I’m going to try and make ‘WIP Wed’ a weekly thing, but I have to bear in mind that generally towards the end of the month I run out of funds to fuel my hobby and work ceases until my next pay day.  This week, however, I do have something for show and tell,  that being the blanket that I’m crocheting that I mentioned 2 post below.  It needed, the now discontinued Debiie Bliss Como, so I’m making it with some hairy, super chunky Twilley’s Freedom wool in a lovely forest green colour.

Green Bobble blanket

I’ve decided to try, when selecting new projects, to try and do something that I’ve never done before and although this blanket is essentially all double crochet, I loved learning how to make the bobbles, a process much easier than I had anticipated.  The pattern is from Melody Griffiths’ book Crocheted Throws and Wraps which is full of lots of things I intend to make.  I’m about a third of the way through at the moment; that didn’t stop my older cat deciding it was done enough for her and has taken possession of it.  Her actions got me thinking and whilst perusing one of my favourite online yarn stores, I found that they had an offer on Drops Eskimo which is another super chunky yarn, making it just a little over £1 a skein.  Seeing as I’d already run out of yarn to continue with then green blanket and it will be a while before I can get some more, I promptly ordered some of the Drops yarn to crochet a little version to serve as a cat sized, fireside rug.  The yarn arrived late yesterday morning and apart from some sewing in of ends, I have now finished it, border and everything.  Here’s Poppy the Cat showing her usual outpouring of gratitude and appreciation…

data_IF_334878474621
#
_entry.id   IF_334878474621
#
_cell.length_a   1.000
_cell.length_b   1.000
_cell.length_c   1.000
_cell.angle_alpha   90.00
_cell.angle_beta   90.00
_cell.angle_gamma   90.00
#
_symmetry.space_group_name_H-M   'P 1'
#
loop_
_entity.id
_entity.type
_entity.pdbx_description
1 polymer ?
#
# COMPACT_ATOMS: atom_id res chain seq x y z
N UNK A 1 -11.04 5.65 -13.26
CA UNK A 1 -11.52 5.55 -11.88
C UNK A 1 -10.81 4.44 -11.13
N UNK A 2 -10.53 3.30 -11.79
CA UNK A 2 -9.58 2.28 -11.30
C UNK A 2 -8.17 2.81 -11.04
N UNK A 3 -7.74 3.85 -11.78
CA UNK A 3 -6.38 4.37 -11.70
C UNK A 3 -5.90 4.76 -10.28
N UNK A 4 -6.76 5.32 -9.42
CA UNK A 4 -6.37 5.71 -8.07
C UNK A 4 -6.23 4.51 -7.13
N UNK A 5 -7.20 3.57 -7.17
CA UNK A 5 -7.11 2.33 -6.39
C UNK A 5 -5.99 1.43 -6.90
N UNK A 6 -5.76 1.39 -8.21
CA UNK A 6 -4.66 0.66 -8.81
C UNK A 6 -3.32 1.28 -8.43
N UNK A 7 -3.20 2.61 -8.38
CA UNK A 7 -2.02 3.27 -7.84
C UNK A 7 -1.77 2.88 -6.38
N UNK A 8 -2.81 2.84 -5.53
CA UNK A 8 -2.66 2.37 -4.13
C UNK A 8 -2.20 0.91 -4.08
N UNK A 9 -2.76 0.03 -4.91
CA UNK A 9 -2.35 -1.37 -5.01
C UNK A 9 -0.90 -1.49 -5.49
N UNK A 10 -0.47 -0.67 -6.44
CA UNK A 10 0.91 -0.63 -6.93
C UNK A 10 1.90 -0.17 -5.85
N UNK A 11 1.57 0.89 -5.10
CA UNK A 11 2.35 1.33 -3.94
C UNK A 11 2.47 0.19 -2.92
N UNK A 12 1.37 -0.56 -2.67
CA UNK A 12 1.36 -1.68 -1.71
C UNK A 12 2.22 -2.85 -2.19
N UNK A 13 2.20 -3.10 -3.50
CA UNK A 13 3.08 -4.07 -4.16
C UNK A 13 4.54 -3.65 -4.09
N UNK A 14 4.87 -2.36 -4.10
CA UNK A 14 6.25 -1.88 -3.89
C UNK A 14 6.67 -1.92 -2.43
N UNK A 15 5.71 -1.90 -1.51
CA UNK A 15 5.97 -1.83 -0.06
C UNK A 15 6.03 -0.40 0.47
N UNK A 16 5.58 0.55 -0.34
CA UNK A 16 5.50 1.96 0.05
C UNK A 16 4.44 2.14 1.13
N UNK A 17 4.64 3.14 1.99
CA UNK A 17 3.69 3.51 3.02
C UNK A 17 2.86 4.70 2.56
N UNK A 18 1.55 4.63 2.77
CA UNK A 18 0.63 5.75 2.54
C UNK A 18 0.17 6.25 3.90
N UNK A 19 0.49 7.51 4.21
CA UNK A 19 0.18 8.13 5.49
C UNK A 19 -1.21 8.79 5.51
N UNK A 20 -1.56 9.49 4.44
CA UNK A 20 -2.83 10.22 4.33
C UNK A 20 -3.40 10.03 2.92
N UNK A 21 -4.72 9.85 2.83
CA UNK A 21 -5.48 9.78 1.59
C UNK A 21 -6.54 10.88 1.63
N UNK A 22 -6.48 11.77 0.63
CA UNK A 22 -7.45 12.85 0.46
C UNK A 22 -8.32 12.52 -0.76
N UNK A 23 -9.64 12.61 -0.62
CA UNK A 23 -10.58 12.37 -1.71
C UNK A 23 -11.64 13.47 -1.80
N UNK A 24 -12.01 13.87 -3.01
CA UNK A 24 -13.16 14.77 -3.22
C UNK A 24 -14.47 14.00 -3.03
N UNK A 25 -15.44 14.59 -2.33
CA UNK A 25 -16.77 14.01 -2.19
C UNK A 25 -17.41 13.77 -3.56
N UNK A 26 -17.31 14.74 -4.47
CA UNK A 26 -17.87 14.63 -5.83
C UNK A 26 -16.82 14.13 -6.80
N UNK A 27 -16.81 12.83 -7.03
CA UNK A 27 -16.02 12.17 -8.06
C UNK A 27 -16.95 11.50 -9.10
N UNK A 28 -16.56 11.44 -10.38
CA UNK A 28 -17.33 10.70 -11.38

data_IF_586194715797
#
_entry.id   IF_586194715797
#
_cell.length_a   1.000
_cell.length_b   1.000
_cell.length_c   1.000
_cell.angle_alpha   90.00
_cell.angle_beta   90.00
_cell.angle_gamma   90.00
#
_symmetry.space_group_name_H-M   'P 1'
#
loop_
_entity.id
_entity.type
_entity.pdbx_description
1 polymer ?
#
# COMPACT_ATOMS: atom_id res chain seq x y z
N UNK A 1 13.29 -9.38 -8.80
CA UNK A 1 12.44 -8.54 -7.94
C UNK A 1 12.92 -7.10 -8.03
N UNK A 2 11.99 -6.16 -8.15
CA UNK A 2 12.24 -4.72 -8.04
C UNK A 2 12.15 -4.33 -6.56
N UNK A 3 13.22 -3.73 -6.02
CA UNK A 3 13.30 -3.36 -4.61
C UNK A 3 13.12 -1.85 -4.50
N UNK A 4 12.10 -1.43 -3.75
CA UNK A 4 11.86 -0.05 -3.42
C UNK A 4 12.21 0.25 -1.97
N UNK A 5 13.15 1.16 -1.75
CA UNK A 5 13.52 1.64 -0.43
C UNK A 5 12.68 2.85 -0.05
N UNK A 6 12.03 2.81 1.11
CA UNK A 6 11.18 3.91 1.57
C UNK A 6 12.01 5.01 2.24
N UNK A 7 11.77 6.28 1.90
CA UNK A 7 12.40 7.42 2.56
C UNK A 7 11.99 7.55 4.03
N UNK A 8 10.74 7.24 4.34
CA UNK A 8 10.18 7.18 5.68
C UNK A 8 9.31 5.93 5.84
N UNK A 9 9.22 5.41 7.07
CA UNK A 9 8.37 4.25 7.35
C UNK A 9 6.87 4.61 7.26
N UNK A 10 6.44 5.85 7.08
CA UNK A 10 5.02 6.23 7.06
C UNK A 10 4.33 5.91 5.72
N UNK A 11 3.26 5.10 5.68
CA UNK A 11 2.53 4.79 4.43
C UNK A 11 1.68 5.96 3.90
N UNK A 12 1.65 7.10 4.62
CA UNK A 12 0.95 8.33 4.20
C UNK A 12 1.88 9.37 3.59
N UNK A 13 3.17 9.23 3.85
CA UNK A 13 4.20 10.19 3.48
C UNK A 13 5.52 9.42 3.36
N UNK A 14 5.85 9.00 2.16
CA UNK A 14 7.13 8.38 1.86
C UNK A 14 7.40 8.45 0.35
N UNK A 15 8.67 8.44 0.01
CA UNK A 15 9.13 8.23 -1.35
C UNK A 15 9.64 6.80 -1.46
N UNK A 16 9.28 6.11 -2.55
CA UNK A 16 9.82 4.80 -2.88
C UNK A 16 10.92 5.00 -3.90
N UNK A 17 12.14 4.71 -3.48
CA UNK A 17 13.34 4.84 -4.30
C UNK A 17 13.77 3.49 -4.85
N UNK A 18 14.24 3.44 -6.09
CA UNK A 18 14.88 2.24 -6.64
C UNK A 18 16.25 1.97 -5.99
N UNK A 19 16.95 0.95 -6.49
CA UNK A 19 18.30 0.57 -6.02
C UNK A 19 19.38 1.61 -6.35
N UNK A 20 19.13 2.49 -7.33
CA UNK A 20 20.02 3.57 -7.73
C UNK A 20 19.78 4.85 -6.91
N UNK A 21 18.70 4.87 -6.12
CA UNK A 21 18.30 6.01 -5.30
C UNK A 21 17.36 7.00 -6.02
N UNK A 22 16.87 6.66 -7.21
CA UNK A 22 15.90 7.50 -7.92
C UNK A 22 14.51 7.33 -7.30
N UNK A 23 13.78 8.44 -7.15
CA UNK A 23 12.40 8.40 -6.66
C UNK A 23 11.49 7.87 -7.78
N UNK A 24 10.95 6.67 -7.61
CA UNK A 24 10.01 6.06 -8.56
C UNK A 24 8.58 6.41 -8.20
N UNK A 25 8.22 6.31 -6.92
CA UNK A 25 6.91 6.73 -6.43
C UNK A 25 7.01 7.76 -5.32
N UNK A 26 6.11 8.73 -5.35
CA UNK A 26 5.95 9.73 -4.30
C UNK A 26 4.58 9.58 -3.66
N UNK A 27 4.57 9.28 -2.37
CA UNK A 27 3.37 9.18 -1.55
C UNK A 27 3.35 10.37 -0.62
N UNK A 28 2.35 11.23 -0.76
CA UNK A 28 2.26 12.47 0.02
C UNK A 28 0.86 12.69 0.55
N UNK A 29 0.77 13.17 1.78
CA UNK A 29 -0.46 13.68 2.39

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I doubt that my offer of a blanket exchange will work and  it may be some time before I can have the green one back.  At least in the mean time I have plenty of the Drops yarn to make a cushion cover for a spare cushion I’ve got floating around upstairs.  I really love the colour which is a light greyish blue, and I’m thinking a cushion cover in that colour will look quite ice in our duck egg coloured bedroom. I’m thinking a bobble front with a textured back of some sort, a big swatch of a type of stitch.  I’ll  perhaps use that to work on some new types of stitch.  I’m grateful for any suggestions as to what would make a nice 40 x 40cm swatch with  super chunky wool!  Just name the stitch and I’ll find out the pattern!

I really do have a big crochet itch to scratch at the moment.

A Milestone in Making.

I thought it time I really update this blog on one of my completed works, mainly my first ever big project that I completed after learning how to crochet.  A good ol’ granny square blanket in beautiful spring time colours.  the yarn is Rooster Almerino DK and is wonderfully soft.  It doesn’t normally live on the bed, it is at the moment for display purposes, but it’s usually thrown over the back of the sofa ready to wrap us up when there’s a draft or a sudden case of napping.  The cats are rather fond of it too.

Crochet Blanket

I must say, I’m rather proud of it.  18 months ago, I couldn’t crochet at all and knew nothing of yarn and now I created and own this wonderful blanket.

Crochetpics